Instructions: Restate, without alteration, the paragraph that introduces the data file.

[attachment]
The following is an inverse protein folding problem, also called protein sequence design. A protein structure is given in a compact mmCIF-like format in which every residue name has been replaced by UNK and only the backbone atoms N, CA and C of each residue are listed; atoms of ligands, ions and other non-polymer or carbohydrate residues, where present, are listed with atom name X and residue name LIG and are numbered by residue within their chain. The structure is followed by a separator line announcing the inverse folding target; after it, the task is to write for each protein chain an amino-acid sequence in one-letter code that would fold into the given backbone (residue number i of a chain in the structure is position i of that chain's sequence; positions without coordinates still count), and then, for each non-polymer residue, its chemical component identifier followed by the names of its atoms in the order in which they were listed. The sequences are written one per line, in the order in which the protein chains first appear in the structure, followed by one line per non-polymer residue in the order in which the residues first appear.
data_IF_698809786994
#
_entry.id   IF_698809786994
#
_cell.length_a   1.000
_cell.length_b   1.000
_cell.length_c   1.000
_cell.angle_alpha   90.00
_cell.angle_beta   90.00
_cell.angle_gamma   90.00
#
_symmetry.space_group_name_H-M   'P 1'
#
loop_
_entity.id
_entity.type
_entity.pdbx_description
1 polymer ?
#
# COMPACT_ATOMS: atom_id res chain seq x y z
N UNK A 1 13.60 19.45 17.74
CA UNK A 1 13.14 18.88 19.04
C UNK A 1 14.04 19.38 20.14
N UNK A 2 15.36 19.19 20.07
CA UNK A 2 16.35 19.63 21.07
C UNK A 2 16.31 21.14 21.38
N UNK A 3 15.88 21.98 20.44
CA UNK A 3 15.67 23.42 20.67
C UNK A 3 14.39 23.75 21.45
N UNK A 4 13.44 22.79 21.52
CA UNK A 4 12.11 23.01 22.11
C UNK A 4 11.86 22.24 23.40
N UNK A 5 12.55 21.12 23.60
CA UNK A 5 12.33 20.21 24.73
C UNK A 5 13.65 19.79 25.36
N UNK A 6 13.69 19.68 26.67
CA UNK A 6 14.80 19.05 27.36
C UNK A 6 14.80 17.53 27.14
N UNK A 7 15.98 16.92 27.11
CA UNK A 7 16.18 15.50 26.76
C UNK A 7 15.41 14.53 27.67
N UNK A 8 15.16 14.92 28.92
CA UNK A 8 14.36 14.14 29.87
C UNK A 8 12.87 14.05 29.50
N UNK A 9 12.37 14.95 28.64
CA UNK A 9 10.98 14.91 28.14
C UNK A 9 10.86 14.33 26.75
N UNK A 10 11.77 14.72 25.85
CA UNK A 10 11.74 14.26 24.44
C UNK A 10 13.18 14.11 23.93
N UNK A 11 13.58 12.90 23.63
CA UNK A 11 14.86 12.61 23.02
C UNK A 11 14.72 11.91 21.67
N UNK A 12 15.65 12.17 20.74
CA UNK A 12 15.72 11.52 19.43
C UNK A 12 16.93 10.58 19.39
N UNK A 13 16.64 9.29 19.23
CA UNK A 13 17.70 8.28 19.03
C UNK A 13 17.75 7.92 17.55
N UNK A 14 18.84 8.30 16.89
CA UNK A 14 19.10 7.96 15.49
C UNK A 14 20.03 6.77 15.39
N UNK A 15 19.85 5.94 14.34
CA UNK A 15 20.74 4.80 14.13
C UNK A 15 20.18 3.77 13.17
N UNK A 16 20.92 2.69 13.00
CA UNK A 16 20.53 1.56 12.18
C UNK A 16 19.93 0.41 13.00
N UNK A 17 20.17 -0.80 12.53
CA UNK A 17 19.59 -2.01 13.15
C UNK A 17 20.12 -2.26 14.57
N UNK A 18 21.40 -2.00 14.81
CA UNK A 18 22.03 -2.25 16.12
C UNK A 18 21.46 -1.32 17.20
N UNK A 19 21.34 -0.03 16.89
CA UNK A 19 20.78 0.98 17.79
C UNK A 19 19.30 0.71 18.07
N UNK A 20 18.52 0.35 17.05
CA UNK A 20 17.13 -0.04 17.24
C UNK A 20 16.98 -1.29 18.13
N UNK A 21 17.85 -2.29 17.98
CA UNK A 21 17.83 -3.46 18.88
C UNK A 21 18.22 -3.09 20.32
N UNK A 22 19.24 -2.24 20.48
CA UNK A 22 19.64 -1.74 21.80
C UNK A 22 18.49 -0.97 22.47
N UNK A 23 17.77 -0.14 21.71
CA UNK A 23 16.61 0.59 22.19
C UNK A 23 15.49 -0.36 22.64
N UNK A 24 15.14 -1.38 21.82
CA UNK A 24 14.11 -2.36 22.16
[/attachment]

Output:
The following is an inverse protein folding problem, also called protein sequence design. A protein structure is given in a compact mmCIF-like format in which every residue name has been replaced by UNK and only the backbone atoms N, CA and C of each residue are listed; atoms of ligands, ions and other non-polymer or carbohydrate residues, where present, are listed with atom name X and residue name LIG and are numbered by residue within their chain. The structure is followed by a separator line announcing the inverse folding target; after it, the task is to write for each protein chain an amino-acid sequence in one-letter code that would fold into the given backbone (residue number i of a chain in the structure is position i of that chain's sequence; positions without coordinates still count), and then, for each non-polymer residue, its chemical component identifier followed by the names of its atoms in the order in which they were listed. The sequences are written one per line, in the order in which the protein chains first appear in the structure, followed by one line per non-polymer residue in the order in which the residues first appear.